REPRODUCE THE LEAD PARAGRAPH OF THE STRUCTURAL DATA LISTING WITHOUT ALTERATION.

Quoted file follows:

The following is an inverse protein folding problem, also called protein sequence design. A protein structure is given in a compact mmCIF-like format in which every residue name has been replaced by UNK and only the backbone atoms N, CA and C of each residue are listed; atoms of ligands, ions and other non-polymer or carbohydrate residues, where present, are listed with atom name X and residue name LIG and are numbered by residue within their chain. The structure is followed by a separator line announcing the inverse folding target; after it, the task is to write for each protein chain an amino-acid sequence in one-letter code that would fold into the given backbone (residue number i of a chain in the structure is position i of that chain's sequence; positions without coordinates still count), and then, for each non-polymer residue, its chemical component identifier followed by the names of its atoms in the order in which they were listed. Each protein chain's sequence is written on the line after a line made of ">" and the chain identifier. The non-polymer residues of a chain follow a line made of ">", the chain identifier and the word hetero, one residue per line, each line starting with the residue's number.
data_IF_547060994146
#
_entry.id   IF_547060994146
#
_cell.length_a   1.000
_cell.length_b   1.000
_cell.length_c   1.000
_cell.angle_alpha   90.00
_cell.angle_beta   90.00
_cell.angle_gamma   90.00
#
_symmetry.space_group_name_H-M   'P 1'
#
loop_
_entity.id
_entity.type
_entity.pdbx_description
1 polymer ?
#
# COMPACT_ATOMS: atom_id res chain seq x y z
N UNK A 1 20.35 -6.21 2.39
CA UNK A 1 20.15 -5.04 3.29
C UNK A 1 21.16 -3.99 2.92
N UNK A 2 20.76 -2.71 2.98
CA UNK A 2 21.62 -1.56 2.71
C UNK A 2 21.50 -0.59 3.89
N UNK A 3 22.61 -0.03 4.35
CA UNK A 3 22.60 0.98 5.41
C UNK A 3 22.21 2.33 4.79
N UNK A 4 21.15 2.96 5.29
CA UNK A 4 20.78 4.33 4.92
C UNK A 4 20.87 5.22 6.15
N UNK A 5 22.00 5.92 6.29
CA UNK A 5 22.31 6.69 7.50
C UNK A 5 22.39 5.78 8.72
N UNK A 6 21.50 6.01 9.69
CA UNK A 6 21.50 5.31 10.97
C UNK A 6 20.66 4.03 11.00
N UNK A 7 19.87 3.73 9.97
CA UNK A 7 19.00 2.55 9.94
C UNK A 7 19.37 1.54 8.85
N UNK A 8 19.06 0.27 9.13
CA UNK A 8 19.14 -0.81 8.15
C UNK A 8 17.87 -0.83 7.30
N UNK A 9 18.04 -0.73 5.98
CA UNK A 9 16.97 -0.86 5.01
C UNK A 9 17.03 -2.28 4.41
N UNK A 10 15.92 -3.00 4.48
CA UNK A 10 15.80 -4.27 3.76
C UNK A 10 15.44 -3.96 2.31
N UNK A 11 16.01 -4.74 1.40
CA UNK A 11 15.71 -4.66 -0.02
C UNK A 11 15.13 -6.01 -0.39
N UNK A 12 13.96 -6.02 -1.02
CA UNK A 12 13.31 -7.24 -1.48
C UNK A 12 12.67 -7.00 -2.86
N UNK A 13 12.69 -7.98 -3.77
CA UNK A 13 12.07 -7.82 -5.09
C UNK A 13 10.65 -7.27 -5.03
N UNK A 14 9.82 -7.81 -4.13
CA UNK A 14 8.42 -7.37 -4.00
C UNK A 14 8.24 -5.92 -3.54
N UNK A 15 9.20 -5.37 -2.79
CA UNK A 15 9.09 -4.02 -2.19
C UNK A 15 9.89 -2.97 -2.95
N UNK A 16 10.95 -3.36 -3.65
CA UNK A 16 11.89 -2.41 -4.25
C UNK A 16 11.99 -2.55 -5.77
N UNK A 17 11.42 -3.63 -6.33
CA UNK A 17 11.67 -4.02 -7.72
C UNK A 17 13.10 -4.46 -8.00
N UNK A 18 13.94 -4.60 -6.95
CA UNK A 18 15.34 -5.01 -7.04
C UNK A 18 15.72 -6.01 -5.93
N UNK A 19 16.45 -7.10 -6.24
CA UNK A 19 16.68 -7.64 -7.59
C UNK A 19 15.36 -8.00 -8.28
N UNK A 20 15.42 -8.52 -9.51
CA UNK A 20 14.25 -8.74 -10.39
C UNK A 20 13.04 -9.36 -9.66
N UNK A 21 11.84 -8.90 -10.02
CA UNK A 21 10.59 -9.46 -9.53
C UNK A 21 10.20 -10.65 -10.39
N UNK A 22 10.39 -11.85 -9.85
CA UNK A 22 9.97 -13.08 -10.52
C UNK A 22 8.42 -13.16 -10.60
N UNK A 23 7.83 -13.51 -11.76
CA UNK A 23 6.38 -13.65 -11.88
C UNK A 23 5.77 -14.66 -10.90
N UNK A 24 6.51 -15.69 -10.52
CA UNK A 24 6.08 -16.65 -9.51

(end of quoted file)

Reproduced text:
The following is an inverse protein folding problem, also called protein sequence design. A protein structure is given in a compact mmCIF-like format in which every residue name has been replaced by UNK and only the backbone atoms N, CA and C of each residue are listed; atoms of ligands, ions and other non-polymer or carbohydrate residues, where present, are listed with atom name X and residue name LIG and are numbered by residue within their chain. The structure is followed by a separator line announcing the inverse folding target; after it, the task is to write for each protein chain an amino-acid sequence in one-letter code that would fold into the given backbone (residue number i of a chain in the structure is position i of that chain's sequence; positions without coordinates still count), and then, for each non-polymer residue, its chemical component identifier followed by the names of its atoms in the order in which they were listed. Each protein chain's sequence is written on the line after a line made of ">" and the chain identifier. The non-polymer residues of a chain follow a line made of ">", the chain identifier and the word hetero, one residue per line, each line starting with the residue's number.